To have a Buddha Nature, you have to have a mind. Buddha Nature does not exist out there by itself as a force embrassing everything. It is the true essence of one's mind. In the Zhangzhung Nyengyü, there is a simile explaining that while ponds, lakes, etc., have an inherent dynamism (rtsal) or dynamic nature that enables them to reflect the moon shining in the sky on their surface, to thus giving rise to a "water-moon" (chu-zla, i.e. a reflection of the moon in water), rocks, etc., even though embraced by the light of the moon do not have any capacity to reflect it and therefore do not have any "water-moon". The insentient universe has no mind and therefore no capacity to reflect the nature of the mind. Without the intention of lightening again the strong debate between Indianists/Tibetologists on one side and Sinologists on the other side, I think that the tendency in Chinese Buddhism to state that Buddha Nature embraces inert matter implies a serious deviation (gol sa) from the correct understanding of such Buddha Nature...i.e. that when one says it embraces everything, it implies that it embraces everything within the mind or everything that arise to and within the mind. This reminds me of another debate about misunderstanding the concept of "khyab-rig" in Dzogchen which has similar issues...
Yeah, Zhanran's argument does involve some stretching definitions. Its not the simplistic thing you make it out to be, though. It does have some interesting implications for what "mind" is.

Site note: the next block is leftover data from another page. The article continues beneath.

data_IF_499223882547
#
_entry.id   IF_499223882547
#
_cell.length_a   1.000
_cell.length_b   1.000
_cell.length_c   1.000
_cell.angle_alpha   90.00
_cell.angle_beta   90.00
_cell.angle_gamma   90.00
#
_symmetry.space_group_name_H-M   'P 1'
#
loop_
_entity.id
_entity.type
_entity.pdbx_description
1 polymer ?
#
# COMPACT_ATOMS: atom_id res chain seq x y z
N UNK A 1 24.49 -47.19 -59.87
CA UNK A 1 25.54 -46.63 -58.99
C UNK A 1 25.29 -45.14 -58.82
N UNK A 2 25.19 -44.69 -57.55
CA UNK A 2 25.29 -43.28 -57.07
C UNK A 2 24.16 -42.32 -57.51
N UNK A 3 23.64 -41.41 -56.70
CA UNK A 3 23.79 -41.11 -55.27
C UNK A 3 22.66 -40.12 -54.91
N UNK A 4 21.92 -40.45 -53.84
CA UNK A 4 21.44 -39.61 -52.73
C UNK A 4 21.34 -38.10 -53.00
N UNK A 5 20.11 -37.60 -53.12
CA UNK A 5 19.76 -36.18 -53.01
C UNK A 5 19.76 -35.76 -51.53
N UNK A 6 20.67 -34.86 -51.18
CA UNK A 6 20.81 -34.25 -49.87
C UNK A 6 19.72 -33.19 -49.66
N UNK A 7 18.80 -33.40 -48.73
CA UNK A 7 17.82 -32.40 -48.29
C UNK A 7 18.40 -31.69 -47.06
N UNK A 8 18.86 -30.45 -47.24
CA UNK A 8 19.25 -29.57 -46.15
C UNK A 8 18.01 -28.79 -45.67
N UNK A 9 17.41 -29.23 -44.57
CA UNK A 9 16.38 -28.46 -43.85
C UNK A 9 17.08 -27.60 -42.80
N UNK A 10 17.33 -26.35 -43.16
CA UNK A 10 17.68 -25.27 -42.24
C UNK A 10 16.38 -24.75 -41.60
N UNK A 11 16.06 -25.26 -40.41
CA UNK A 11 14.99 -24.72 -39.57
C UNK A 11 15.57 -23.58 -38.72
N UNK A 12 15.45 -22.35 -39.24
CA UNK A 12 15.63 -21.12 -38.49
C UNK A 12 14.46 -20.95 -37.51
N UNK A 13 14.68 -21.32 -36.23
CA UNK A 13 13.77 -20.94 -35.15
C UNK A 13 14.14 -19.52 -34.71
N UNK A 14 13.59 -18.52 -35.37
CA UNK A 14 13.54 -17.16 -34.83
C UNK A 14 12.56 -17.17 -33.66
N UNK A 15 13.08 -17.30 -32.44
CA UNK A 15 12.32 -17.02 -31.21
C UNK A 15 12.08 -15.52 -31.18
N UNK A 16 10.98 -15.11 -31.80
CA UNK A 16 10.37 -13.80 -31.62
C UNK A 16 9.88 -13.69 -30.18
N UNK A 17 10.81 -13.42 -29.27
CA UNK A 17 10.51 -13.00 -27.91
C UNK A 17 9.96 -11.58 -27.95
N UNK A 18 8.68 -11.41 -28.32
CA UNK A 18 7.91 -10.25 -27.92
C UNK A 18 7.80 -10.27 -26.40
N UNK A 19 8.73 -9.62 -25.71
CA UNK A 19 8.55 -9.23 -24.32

Those who, even with distracted minds,
Entered a stupa compound
And chanted but once, “Namo Buddhaya!”
Have certainly attained the path of the buddhas.

-Lotus Sutra, Expedient Means Chapter

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dzogchungpa
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Re: Why plants don't have citta?

Post by dzogchungpa » Wed Aug 30, 2017 7:34 pm

mutsuk wrote:Buddha Nature does not exist out there by itself as a force embrassing everything...
Why would anyone be embarrassed by Buddha nature? Image
Everything is divided
Nothing is complete
Everything looks impressive
Do not be deceived - David Byrne

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Queequeg
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Re: Why plants don't have citta?

Post by Queequeg » Wed Aug 30, 2017 7:38 pm

dzogchungpa wrote:
mutsuk wrote:Buddha Nature does not exist out there by itself as a force embrassing everything...
Why would anyone be embarrassed by Buddha nature?
I don't know, but your Buddha Nature is definitely showing.
Those who, even with distracted minds,
Entered a stupa compound
And chanted but once, “Namo Buddhaya!”
Have certainly attained the path of the buddhas.

-Lotus Sutra, Expedient Means Chapter